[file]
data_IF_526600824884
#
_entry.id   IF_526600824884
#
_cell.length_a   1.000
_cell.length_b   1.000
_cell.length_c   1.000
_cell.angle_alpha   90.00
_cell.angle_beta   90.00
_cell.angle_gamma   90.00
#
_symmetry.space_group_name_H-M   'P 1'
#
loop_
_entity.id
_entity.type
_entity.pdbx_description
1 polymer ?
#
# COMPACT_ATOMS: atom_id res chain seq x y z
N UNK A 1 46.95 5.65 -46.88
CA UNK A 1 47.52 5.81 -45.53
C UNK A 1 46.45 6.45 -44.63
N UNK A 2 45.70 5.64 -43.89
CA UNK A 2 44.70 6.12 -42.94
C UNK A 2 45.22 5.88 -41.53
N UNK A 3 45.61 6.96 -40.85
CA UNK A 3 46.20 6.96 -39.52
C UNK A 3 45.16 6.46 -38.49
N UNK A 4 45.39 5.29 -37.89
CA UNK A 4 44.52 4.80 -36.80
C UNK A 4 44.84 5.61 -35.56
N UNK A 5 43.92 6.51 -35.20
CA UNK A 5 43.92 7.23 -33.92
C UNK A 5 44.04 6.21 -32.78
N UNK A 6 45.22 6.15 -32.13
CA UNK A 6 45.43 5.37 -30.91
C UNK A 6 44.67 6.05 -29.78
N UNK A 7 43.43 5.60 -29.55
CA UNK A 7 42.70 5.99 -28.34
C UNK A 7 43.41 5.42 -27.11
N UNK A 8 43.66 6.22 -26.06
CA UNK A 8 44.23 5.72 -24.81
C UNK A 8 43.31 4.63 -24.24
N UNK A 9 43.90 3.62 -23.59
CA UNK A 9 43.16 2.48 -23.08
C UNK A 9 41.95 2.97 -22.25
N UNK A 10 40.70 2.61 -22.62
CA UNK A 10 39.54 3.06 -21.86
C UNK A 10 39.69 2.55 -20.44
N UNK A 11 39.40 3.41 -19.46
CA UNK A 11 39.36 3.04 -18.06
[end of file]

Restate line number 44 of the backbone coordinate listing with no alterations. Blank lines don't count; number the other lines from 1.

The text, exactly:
C UNK A 8 43.31 4.63 -24.24